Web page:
SC 34 establishes an ad hoc group on EPUB of IDPF with the following terms of reference:
- to discuss with IDPF whether their EPUB work should be standardized at SC 34 and to present a plan for such standardization and any other recommendations to the next SC 34 Plenary in 2011 March.
- to determine the major stakeholders concerned with EPUB standardization and propose additional liaisons that would enable these stakeholders to be represented in any standardization process.
Membership is open to ISO/IEC JTC 1/SC 34 P and O members, liaison organizations, and subgroup representatives.
SC 34 appoints Dr. Makoto MURATA (Japan) and Dr. Yong-Sang CHO (Korea) as the Co-Conveners of this ad hoc group.
Personally, I think that since IDPF has done such a good job on EPUB already it would be a shame to do anything that would risk that ongoing goodness, and that some kind of parallel standardization activity with SC 34 would be appropriate – perhaps in the same kind of way that SC 2 and the Unicode Consortium keep ISO/IEC 10646 and Unicode in parallel. We shall see …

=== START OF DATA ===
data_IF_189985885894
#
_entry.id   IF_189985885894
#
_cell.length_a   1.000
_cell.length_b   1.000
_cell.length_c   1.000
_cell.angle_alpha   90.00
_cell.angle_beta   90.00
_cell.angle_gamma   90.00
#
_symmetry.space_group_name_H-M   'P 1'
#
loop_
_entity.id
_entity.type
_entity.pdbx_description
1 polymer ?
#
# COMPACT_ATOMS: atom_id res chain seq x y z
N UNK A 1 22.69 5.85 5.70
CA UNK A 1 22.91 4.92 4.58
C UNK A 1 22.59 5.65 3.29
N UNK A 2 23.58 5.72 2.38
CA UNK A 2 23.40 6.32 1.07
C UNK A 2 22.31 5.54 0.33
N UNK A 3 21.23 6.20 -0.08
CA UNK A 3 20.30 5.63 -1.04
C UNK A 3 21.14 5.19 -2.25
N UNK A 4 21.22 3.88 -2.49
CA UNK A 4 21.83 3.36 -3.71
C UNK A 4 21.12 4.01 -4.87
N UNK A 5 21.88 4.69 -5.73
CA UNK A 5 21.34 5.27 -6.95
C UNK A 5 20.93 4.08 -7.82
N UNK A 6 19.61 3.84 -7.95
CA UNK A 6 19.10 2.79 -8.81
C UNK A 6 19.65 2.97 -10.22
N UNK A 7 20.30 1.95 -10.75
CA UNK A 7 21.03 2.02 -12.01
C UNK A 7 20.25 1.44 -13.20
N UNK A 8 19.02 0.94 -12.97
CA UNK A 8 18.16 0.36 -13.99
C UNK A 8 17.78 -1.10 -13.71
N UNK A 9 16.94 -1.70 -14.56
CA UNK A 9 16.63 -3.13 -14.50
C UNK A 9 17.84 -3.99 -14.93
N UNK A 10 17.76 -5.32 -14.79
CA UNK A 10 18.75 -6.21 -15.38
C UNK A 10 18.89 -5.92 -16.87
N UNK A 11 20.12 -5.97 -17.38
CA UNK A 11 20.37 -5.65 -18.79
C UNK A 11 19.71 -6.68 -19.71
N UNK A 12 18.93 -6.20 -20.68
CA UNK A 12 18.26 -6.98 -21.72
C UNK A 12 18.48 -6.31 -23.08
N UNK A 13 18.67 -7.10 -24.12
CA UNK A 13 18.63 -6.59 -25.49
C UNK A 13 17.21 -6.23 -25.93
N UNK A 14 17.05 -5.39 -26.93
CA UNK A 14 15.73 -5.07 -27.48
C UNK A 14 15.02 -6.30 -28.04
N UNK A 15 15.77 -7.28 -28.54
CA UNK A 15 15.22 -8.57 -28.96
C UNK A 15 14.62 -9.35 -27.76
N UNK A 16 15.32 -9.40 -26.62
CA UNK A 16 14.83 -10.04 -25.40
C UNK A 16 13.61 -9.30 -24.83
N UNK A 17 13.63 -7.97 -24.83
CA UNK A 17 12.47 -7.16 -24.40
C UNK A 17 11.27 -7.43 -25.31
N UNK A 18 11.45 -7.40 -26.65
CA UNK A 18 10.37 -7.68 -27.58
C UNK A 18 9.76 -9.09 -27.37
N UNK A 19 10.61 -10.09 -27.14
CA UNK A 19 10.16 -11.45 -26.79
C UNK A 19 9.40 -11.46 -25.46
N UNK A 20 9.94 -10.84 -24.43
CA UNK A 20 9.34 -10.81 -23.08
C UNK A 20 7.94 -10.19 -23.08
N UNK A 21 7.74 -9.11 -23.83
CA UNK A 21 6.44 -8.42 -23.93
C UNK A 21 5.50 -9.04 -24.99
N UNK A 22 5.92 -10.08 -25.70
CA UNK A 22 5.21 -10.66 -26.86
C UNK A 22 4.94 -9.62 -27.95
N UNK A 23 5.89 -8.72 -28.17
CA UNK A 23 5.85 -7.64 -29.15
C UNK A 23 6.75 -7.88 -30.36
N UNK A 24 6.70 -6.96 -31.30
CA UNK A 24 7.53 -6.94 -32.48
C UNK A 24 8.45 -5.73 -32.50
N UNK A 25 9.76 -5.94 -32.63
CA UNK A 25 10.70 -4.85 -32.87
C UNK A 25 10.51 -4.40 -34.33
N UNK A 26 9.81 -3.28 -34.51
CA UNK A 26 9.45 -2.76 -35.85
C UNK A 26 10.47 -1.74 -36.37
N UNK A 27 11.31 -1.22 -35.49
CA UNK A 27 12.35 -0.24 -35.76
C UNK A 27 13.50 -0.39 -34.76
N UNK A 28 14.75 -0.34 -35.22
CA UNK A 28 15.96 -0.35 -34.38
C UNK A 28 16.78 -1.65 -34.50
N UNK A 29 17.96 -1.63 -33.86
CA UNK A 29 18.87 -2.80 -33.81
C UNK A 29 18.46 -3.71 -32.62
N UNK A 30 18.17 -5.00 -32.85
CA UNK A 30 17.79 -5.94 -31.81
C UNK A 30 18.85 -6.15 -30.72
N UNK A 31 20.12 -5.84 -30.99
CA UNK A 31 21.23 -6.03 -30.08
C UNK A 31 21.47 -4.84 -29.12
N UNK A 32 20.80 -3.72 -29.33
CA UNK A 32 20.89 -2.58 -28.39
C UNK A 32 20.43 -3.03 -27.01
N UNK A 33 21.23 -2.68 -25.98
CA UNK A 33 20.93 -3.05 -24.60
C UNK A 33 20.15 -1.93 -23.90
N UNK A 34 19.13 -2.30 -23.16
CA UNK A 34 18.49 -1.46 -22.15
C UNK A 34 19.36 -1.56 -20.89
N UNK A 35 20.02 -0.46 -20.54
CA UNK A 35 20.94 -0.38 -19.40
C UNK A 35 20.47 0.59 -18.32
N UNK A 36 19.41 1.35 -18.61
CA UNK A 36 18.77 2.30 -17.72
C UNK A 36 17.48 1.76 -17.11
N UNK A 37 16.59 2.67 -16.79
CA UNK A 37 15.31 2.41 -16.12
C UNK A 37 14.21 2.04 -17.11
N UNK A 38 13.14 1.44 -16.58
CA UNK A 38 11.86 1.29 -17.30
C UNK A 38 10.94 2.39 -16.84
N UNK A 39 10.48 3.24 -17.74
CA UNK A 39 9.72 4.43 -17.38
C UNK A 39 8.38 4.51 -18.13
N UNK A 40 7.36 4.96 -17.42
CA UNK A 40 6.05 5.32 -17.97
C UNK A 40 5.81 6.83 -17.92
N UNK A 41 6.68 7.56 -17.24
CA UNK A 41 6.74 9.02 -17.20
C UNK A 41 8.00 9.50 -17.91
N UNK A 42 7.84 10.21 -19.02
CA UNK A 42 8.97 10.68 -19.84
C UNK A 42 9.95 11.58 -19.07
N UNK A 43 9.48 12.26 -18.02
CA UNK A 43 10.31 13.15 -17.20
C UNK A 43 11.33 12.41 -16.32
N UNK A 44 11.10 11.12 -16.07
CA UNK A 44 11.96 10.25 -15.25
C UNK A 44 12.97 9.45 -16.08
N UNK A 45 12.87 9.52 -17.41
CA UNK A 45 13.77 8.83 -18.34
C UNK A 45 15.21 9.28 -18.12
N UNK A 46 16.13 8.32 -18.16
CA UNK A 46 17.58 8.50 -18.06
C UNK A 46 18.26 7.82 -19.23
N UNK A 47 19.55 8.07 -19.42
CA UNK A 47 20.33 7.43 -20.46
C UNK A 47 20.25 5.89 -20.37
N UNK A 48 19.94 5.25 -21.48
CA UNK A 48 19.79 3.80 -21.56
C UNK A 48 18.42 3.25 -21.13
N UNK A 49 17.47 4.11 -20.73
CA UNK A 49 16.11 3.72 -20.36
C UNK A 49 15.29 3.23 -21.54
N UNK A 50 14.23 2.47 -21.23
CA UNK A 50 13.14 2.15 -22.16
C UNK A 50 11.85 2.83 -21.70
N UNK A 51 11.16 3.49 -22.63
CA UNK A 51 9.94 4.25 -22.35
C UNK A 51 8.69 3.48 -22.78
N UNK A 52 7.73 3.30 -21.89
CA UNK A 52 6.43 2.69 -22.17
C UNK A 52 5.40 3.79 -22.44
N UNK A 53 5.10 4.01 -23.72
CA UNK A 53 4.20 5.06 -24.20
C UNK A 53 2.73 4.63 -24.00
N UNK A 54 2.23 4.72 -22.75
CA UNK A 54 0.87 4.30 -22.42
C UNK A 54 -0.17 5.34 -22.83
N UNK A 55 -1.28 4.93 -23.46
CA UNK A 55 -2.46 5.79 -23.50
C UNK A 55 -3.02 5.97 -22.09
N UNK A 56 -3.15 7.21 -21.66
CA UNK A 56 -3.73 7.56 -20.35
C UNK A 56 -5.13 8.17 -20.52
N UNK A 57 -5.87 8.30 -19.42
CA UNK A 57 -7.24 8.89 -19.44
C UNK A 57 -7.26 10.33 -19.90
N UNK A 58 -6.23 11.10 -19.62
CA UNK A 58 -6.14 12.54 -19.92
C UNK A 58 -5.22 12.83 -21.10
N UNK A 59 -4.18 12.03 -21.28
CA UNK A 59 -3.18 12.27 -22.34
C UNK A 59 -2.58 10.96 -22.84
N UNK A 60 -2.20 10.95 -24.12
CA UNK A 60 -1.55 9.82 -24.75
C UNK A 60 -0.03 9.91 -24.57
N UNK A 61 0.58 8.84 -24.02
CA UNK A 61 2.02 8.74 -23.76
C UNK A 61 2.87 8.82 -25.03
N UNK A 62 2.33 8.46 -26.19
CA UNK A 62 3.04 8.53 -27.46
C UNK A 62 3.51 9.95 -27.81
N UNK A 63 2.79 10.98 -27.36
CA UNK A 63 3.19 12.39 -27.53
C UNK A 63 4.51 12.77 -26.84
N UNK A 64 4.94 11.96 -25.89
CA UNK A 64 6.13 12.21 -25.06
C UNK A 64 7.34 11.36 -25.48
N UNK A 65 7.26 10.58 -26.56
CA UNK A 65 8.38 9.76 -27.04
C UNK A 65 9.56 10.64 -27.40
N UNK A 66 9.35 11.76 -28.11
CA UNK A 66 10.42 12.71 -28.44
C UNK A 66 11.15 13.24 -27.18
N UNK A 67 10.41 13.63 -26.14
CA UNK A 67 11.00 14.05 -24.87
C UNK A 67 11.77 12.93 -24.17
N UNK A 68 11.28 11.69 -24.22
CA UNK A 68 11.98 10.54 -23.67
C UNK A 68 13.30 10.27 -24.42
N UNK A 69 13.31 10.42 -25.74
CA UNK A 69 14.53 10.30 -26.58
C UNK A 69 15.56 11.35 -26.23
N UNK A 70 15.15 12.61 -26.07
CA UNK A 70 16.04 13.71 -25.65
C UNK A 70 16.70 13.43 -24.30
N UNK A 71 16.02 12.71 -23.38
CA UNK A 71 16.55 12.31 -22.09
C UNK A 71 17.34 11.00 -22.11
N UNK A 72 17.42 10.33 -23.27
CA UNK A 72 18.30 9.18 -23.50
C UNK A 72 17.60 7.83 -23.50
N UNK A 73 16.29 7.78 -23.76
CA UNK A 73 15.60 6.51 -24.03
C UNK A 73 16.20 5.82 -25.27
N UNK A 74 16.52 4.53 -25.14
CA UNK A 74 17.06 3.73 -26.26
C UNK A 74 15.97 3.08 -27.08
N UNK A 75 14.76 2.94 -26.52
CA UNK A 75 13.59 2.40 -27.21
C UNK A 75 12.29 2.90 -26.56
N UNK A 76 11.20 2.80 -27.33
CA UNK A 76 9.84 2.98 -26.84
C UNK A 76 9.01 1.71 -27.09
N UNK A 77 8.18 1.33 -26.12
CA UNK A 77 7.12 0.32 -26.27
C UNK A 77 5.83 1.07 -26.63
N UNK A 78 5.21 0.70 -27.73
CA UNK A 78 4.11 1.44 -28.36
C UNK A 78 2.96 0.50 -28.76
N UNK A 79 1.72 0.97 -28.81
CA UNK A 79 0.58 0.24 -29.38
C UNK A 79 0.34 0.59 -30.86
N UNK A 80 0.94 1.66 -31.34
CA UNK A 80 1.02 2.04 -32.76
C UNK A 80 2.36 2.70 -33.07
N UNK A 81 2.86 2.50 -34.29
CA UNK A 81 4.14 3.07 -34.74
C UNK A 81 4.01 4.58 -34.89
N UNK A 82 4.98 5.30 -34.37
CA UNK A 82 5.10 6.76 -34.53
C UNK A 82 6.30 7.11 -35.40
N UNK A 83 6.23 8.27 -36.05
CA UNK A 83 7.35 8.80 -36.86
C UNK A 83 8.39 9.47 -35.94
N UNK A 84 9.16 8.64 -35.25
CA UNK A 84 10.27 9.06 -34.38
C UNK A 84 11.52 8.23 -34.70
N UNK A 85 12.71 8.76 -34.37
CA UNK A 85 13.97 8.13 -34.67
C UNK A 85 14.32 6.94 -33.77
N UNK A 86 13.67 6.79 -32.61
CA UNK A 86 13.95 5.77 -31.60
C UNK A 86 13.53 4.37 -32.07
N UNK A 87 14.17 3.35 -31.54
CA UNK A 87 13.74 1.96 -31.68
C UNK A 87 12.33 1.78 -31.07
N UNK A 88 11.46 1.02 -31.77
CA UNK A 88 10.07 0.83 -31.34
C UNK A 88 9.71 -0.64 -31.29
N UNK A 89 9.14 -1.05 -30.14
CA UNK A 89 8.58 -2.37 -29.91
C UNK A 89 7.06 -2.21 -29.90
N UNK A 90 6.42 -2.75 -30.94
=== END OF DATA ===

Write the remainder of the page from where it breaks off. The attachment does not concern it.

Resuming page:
Back in March I blogged about how SC 34 had opened a ballot on standardizing aspects of the “Zip” format. The proposal failed, with 10 countries voting against starting work (11 countries were in favour on this question and 10 abstained – so the necessary super-majority was not obtained).
Nevertheless in discussion in Tokyo it emerged that National Bodies were broadly in favour of an eventual “Zip” standard (or at least a standards-compatible specification) of some kind, and that it was more the nature of the proposal, rather than its aim, that was in question. Since I was the person who drafted the proposal, this is in large part mea culpa!